Open Access
Feature Article

Complexities in managing: obesity in COPD



Associate Professor Masel is the Director of the Core Thoracic Unit at The Prince Charles Hospital; and an academic staff member at the University of Queensland. Ms Doring and Mrs Muggeridge are Dietitians at The Prince Charles Hospital. Mr Roll is a physiotherapist at The Prince Charles Hospital, Brisbane, Qld.


The coexistence of overweight or obesity and COPD presents both diagnostic and management challenges; however, strategies are available for some patients with these comorbidities to safely lose weight, maintain lean muscle mass and improve exercise tolerance.

Key Points

  • The ‘obesity paradox’ in which mortality appears to be lower in obese patients with COPD than in their normal-weight counterparts is overemphasised in importance.
  • The combination of obesity and COPD is associated with decreased exercise tolerance and increased dyspnoea and cardiovascular risk in affected patients.
  • Obesity and COPD are two heterogeneous chronic conditions with increasing prevalence.
  • There are safe ways for obese patients with COPD to lose weight, maintain lean muscle mass and improve fitness.
  • Strategies to encourage healthy lifestyle changes and education on the importance of adequate protein intake can be implemented by GPs in some overweight and obese patients with COPD.

The observation that mortality is lower in obese patients with severe chronic obstructive pulmonary disease (COPD) than in their normal-bodyweight counterparts was first described in a study by Wilson and colleagues in 1989, and gave rise to the theoretical ‘obesity paradox’.1 A larger study by Landbo and colleagues in 1999 demonstrated this association more clearly.2 They showed a relative risk of mortality of 0.3 for patients with severe COPD if they were obese compared with those of normal bodyweight.2 Several other studies have supported this association.3,4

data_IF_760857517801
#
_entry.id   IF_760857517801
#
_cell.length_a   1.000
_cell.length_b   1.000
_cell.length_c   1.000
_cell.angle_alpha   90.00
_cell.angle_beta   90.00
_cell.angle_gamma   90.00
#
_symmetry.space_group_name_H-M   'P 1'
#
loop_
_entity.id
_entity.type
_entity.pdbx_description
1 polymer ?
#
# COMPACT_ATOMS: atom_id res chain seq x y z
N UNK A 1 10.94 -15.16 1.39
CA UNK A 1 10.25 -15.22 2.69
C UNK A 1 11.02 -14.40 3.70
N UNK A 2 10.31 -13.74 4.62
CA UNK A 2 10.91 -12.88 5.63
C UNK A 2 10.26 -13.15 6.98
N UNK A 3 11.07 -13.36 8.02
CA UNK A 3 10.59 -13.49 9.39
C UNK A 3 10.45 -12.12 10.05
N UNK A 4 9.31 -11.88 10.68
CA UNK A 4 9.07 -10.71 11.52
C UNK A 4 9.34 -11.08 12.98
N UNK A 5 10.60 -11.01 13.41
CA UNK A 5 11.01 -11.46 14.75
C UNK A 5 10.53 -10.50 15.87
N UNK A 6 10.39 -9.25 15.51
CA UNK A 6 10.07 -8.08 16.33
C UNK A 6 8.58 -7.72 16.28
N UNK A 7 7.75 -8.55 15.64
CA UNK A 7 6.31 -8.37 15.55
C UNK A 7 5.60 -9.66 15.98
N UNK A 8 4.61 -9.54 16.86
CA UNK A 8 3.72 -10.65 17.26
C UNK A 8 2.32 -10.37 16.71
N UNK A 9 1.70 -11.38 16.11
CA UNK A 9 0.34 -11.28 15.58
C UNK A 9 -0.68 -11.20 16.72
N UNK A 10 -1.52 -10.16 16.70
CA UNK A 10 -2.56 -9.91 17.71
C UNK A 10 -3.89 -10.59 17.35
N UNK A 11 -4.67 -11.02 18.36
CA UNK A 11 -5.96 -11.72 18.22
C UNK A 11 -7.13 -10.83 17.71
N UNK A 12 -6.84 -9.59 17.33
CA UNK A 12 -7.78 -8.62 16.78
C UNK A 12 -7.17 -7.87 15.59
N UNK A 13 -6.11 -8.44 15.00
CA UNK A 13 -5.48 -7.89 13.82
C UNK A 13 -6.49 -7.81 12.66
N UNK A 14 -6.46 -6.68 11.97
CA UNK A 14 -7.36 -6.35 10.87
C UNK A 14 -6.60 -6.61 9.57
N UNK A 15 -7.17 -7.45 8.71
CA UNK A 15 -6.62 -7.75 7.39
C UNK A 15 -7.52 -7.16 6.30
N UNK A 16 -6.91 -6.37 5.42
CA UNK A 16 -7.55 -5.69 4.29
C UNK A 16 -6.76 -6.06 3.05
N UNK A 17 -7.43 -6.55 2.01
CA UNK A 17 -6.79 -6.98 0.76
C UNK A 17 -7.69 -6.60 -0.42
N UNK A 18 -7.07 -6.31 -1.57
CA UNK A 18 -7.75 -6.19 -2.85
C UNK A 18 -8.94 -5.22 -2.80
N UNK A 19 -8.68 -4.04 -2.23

There is, however, considerable doubt about the significance of the above findings and many authors have postulated confounding factors that cause the association.5 These include obesity causing a restrictive defect that leads to an overestimation of severity in this group, and body mass index (BMI) being less predictive of survival than percentage of fat-free mass.6 Interestingly, the paradox is less pronounced in fitter obese patients, and certain patterns of obesity, such as abdominal obesity as measured by increased waist circumference, are associated with lower survival because of myocardial infarction.7,8 It is possible that losing weight has far more impact on mortality, and thus obesity may be less protective than first hypothesised.9


Prevalence of coexisting COPD and overweight or obesity

Although many patients with COPD have malnutrition, a significant proportion are actually overweight or obese.10 A study by Liu and colleagues in 2015 showed that patients who were obese (8.5%) or morbidly obese (15.4%) were more likely to have COPD than patients with normal body weight (6.7%).11 


The prevalence of obesity in Australia has increased substantially in recent times from one in 20 adults in 1995 to one in 10 adults in 2011 to 2012.12 A large international study in 2016 in more than 18,000 people found the prevalence of COPD and overweight or obesity ranged from 3 to 47%.13